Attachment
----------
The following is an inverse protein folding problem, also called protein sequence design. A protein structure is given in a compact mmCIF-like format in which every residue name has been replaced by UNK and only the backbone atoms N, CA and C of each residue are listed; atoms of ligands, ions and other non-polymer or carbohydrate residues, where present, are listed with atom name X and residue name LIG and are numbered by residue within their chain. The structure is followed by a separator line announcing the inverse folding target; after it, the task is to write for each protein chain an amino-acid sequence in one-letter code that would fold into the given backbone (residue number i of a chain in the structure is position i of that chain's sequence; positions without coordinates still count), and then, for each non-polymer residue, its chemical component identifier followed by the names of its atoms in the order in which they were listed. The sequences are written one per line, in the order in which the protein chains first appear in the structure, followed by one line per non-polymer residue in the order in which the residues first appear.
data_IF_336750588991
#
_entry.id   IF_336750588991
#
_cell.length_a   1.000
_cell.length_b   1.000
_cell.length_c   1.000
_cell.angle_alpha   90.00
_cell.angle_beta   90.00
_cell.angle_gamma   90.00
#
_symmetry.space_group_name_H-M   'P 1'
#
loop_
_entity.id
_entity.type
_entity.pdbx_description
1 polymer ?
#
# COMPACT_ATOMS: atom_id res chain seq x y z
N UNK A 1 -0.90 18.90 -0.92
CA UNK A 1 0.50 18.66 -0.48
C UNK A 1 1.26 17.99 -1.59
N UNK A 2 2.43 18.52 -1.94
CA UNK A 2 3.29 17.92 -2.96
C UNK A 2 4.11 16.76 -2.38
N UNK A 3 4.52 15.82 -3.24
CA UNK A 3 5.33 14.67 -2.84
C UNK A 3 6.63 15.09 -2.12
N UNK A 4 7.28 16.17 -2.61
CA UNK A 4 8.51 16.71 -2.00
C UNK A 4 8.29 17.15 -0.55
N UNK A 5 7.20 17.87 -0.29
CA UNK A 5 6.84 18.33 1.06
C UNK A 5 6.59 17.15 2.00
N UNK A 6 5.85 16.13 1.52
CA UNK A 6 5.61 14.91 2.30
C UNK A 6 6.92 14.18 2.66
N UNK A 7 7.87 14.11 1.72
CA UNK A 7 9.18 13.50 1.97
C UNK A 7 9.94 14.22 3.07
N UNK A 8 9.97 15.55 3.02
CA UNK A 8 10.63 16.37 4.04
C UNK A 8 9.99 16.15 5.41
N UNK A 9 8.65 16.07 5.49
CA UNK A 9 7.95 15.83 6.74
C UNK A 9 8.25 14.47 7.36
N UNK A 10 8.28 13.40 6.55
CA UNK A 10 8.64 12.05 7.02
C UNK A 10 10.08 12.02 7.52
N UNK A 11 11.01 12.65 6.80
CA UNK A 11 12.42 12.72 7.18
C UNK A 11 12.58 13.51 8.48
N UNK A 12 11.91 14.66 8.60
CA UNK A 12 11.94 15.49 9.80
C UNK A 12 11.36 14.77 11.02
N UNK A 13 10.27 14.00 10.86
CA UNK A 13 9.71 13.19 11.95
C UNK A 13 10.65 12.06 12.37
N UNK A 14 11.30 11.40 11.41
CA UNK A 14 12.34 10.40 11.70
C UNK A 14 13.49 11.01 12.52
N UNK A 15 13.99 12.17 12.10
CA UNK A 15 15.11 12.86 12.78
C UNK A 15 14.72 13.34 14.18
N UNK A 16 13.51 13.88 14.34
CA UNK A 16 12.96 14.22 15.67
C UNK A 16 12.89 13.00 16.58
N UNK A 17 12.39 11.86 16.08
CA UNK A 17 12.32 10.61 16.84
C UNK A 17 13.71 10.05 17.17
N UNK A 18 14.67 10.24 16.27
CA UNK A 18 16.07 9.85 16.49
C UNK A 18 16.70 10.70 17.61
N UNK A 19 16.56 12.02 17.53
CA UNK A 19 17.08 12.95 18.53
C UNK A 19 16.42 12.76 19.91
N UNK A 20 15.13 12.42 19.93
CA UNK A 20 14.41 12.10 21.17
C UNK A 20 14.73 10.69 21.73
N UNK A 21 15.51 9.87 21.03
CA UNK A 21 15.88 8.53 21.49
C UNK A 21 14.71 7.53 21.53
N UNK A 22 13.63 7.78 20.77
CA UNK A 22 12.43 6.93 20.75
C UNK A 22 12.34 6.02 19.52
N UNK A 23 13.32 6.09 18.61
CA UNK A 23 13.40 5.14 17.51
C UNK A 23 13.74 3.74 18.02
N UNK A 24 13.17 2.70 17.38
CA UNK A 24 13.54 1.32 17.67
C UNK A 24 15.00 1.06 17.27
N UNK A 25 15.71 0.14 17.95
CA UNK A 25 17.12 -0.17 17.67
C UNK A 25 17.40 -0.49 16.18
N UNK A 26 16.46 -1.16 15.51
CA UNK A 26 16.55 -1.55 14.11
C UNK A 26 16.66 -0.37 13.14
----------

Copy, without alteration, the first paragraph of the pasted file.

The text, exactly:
The following is an inverse protein folding problem, also called protein sequence design. A protein structure is given in a compact mmCIF-like format in which every residue name has been replaced by UNK and only the backbone atoms N, CA and C of each residue are listed; atoms of ligands, ions and other non-polymer or carbohydrate residues, where present, are listed with atom name X and residue name LIG and are numbered by residue within their chain. The structure is followed by a separator line announcing the inverse folding target; after it, the task is to write for each protein chain an amino-acid sequence in one-letter code that would fold into the given backbone (residue number i of a chain in the structure is position i of that chain's sequence; positions without coordinates still count), and then, for each non-polymer residue, its chemical component identifier followed by the names of its atoms in the order in which they were listed. The sequences are written one per line, in the order in which the protein chains first appear in the structure, followed by one line per non-polymer residue in the order in which the residues first appear.